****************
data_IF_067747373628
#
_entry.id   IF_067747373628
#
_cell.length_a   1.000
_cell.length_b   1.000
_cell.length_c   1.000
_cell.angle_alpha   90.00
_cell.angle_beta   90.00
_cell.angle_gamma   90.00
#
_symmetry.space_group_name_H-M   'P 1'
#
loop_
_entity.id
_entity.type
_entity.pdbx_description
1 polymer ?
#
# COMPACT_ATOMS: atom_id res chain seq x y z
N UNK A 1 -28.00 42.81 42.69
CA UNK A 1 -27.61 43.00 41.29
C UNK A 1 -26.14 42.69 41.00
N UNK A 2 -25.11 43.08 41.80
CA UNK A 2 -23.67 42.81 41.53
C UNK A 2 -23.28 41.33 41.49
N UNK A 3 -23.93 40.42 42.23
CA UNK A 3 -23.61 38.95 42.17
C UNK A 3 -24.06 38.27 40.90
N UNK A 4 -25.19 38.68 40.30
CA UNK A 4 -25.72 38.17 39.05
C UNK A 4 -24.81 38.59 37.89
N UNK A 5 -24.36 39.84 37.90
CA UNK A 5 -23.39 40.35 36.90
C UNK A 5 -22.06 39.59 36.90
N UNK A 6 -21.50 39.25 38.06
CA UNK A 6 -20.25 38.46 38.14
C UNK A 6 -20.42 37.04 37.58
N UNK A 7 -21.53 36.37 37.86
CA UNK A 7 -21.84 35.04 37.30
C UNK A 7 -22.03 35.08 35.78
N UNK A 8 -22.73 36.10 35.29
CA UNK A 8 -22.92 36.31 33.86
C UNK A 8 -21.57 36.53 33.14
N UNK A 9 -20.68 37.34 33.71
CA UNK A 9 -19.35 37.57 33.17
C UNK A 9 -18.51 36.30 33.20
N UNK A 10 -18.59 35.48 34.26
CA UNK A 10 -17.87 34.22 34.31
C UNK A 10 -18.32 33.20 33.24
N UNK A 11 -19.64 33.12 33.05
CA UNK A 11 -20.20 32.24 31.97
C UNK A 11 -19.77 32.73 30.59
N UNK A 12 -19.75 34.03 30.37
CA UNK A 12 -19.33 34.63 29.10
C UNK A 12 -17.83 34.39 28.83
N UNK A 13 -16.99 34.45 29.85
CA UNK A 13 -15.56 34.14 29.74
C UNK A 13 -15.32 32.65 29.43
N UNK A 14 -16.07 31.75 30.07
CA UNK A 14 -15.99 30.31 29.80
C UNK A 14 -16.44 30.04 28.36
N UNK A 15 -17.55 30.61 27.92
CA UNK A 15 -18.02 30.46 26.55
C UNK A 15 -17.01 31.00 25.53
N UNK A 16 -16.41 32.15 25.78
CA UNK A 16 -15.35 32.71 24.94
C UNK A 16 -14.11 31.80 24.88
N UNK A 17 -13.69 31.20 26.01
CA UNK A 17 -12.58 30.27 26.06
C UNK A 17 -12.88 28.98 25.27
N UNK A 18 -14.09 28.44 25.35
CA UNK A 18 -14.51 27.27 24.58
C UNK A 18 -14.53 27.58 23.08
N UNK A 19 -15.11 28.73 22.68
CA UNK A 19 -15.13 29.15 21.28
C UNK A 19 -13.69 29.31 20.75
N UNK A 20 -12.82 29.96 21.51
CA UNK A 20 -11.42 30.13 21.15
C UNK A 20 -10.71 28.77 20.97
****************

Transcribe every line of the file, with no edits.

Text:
data_IF_067747373628
#
_entry.id   IF_067747373628
#
_cell.length_a   1.000
_cell.length_b   1.000
_cell.length_c   1.000
_cell.angle_alpha   90.00
_cell.angle_beta   90.00
_cell.angle_gamma   90.00
#
_symmetry.space_group_name_H-M   'P 1'
#
loop_
_entity.id
_entity.type
_entity.pdbx_description
1 polymer ?
#
# COMPACT_ATOMS: atom_id res chain seq x y z
N UNK A 1 -28.00 42.81 42.69
CA UNK A 1 -27.61 43.00 41.29
C UNK A 1 -26.14 42.69 41.00
N UNK A 2 -25.11 43.08 41.80
CA UNK A 2 -23.67 42.81 41.53
C UNK A 2 -23.28 41.33 41.49
N UNK A 3 -23.93 40.42 42.23
CA UNK A 3 -23.61 38.95 42.17
C UNK A 3 -24.06 38.27 40.90
N UNK A 4 -25.19 38.68 40.30
CA UNK A 4 -25.72 38.17 39.05
C UNK A 4 -24.81 38.59 37.89
N UNK A 5 -24.36 39.84 37.90
CA UNK A 5 -23.39 40.35 36.90
C UNK A 5 -22.06 39.59 36.90
N UNK A 6 -21.50 39.25 38.06
CA UNK A 6 -20.25 38.46 38.14
C UNK A 6 -20.42 37.04 37.58
N UNK A 7 -21.53 36.37 37.86
CA UNK A 7 -21.84 35.04 37.30
C UNK A 7 -22.03 35.08 35.78
N UNK A 8 -22.73 36.10 35.29
CA UNK A 8 -22.92 36.31 33.86
C UNK A 8 -21.57 36.53 33.14
N UNK A 9 -20.68 37.34 33.71
CA UNK A 9 -19.35 37.57 33.17
C UNK A 9 -18.51 36.30 33.20
N UNK A 10 -18.59 35.48 34.26
CA UNK A 10 -17.87 34.22 34.31
C UNK A 10 -18.32 33.20 33.24
N UNK A 11 -19.64 33.12 33.05
CA UNK A 11 -20.20 32.24 31.97
C UNK A 11 -19.77 32.73 30.59
N UNK A 12 -19.75 34.03 30.37
CA UNK A 12 -19.33 34.63 29.10
C UNK A 12 -17.83 34.39 28.83
N UNK A 13 -16.99 34.45 29.85
CA UNK A 13 -15.56 34.14 29.74
C UNK A 13 -15.32 32.65 29.43
N UNK A 14 -16.07 31.75 30.07
CA UNK A 14 -15.99 30.31 29.80
C UNK A 14 -16.44 30.04 28.36
N UNK A 15 -17.55 30.61 27.92
CA UNK A 15 -18.02 30.46 26.55
C UNK A 15 -17.01 31.00 25.53
N UNK A 16 -16.41 32.15 25.78
CA UNK A 16 -15.35 32.71 24.94
C UNK A 16 -14.11 31.80 24.88
N UNK A 17 -13.69 31.20 26.01
CA UNK A 17 -12.58 30.27 26.06
C UNK A 17 -12.88 28.98 25.27
N UNK A 18 -14.09 28.44 25.35
CA UNK A 18 -14.51 27.27 24.58
C UNK A 18 -14.53 27.58 23.08
N UNK A 19 -15.11 28.73 22.68
CA UNK A 19 -15.13 29.15 21.28
C UNK A 19 -13.69 29.31 20.75
N UNK A 20 -12.82 29.96 21.51
CA UNK A 20 -11.42 30.13 21.15
C UNK A 20 -10.71 28.77 20.97